Since the invasion that followed the occupation of 1915-1934, the United States has had total control over the Haitian political space. This situation has been reinforced by the political and economic control exercised by Washington over international organizations and the wave of UN peace missions that has swept through the country since 1991.

The appointment of the American Helen La Lime as head of the United Nations Integrated Office in Haiti attests to the perfect fit on the ground between U.S. interventionist policies in Haiti and the institutional arrangement offered by the UN in Washington for this purpose.

Leon Charles, left, director general of the Haitian police, leaves a room after a press conference at police headquarters in Port-au-Prince
Leon Charles, left, director general of the Haitian police, leaves a room after a press conference at police headquarters in Port-au-Prince on July 14. Charles gave an update on the investigation into the assassination of President Jovenel Moise on July 7. (AP Photo/Fernando Llano)

But the current catastrophic situation in Haiti is in part a reflection of the failure of the liberal project of democratic stabilization in the country. The assassination of the president followed by the general uncertainty surrounding the country’s future trajectory show the conventional model and strategies that were put in place until now have exhausted their potential.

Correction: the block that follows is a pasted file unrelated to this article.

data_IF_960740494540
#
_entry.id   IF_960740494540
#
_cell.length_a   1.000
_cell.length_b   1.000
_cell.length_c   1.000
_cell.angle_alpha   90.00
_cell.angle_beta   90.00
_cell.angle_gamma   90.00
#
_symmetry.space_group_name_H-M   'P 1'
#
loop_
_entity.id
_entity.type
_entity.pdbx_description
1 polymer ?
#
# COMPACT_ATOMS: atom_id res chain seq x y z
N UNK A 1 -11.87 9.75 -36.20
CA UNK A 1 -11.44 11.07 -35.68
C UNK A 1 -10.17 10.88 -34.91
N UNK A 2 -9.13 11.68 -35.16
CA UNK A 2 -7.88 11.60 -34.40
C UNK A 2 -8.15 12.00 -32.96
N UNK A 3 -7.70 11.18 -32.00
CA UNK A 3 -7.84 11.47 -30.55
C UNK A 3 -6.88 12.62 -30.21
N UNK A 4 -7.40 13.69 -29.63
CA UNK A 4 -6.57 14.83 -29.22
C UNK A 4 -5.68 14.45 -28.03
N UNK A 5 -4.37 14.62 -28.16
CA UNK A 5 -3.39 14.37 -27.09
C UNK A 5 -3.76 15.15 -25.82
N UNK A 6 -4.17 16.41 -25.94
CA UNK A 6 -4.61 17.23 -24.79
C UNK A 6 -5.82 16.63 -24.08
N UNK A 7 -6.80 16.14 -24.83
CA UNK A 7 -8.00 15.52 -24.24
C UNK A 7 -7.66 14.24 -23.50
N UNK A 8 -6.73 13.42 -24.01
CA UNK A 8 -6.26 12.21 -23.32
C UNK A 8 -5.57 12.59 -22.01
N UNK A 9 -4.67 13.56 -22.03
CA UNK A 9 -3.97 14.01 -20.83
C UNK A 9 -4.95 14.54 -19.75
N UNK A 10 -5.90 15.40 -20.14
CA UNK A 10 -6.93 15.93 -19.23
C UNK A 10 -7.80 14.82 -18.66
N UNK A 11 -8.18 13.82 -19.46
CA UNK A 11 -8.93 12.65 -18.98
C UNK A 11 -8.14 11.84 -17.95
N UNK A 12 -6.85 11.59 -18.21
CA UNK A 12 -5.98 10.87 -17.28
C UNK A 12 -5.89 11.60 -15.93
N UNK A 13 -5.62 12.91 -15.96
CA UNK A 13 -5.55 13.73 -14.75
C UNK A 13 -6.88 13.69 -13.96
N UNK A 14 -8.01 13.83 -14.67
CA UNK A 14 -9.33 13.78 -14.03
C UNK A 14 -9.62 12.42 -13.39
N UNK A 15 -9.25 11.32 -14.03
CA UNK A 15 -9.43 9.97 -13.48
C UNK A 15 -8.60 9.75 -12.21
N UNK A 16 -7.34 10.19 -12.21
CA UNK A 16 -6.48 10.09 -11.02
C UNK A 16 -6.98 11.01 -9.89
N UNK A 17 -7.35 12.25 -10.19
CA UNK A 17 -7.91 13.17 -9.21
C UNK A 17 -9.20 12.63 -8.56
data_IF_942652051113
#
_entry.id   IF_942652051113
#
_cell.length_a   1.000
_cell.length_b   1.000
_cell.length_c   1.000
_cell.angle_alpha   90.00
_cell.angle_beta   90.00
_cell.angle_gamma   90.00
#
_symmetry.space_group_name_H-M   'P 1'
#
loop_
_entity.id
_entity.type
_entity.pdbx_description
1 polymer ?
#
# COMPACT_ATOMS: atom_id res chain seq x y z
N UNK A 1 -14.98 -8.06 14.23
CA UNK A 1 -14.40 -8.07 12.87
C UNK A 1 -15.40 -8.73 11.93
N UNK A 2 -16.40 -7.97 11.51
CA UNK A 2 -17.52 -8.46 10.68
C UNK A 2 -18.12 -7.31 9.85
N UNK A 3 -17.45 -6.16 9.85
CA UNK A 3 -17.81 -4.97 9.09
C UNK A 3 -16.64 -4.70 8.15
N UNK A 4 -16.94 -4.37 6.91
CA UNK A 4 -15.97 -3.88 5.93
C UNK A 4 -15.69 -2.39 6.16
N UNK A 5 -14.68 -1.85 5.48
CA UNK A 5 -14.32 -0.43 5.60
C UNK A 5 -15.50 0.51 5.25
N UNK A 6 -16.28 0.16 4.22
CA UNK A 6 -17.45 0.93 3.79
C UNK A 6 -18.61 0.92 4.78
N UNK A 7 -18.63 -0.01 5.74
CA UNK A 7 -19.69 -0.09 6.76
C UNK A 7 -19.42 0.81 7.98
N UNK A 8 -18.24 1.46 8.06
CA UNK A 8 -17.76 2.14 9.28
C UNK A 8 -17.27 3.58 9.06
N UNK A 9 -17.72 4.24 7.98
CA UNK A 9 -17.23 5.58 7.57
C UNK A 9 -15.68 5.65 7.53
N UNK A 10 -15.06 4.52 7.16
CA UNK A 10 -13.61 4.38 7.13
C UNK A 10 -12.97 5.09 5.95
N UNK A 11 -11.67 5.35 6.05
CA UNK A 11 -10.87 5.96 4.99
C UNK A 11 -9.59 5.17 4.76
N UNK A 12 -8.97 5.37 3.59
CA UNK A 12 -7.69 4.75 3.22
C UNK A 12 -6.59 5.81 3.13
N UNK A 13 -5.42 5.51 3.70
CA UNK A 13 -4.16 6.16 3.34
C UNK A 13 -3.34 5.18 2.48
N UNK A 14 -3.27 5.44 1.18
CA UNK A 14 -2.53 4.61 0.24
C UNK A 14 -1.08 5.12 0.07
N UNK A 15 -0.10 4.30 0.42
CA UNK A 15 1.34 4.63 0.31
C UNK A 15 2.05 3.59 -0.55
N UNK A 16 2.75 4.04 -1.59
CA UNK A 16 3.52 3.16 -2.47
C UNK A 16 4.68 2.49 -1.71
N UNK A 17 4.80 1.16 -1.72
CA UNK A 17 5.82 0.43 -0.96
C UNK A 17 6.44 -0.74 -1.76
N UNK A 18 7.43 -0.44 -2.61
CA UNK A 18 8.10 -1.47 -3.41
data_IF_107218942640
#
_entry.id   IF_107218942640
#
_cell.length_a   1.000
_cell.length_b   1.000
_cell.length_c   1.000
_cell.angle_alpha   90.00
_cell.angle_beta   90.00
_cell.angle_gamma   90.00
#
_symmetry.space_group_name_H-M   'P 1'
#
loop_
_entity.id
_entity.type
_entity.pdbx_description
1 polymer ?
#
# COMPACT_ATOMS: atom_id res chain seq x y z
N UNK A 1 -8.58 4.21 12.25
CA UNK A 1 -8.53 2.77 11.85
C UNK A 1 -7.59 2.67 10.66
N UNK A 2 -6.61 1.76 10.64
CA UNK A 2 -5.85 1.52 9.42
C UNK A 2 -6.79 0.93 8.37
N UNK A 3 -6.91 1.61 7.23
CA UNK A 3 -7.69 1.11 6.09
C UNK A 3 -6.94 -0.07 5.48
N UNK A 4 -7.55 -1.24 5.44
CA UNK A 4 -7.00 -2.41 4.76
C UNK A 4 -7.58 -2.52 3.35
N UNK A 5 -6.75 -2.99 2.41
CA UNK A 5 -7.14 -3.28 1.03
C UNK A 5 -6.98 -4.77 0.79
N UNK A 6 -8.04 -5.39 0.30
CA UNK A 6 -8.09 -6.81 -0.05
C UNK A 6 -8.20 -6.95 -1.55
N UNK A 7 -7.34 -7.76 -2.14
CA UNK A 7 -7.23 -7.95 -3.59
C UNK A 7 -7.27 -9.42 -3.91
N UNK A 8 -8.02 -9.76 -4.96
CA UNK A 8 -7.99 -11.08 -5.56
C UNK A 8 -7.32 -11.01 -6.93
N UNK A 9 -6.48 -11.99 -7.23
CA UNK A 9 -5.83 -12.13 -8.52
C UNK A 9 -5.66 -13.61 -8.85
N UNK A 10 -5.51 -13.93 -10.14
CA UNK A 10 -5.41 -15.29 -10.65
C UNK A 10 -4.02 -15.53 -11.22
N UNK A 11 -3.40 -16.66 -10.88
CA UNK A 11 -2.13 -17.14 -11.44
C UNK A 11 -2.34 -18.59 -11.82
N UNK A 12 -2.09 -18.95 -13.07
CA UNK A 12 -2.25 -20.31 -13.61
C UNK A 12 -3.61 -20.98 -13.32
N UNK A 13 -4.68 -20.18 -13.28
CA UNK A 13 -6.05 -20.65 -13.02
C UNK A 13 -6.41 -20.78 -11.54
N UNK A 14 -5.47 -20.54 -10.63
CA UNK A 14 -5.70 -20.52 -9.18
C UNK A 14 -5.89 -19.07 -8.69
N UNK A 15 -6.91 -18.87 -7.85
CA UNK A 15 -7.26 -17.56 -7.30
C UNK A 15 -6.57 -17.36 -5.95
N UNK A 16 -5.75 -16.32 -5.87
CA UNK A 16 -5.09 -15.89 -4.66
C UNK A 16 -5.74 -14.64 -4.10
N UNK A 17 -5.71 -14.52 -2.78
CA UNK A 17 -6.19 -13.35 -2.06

Helping Haiti find its own model

Mobilizing the same old policies would only amplify the chaos, further discredit external actors and increase internal rivalries. Too often the answers and solutions to the longstanding Haitian crisis have been thought of from the outside. This situation is humiliating and degrading for the very people who pioneered the freedom of black slaves in the world.

It’s urgently necessary to make a paradigm shift and put an end to this external shock therapy that has failed to generate a new social contract in Haiti and bring the country the prosperity it has been promised.

Of course, there is no guarantee that uniquely Haitian solutions will bring the long hoped-for peace. But there is a narrow window of opportunity here.

For too long the Haitian people have been treated as passive actors in solutions that come from the outside. It is time to put aside this interventionist model, which has only accompanied the destruction of the national social fabric, in order to help Haitians put their own model in place.

This article was originally published in French

Want to write?

Write an article and join a growing community of more than 182,300 academics and researchers from 4,942 institutions.

Register now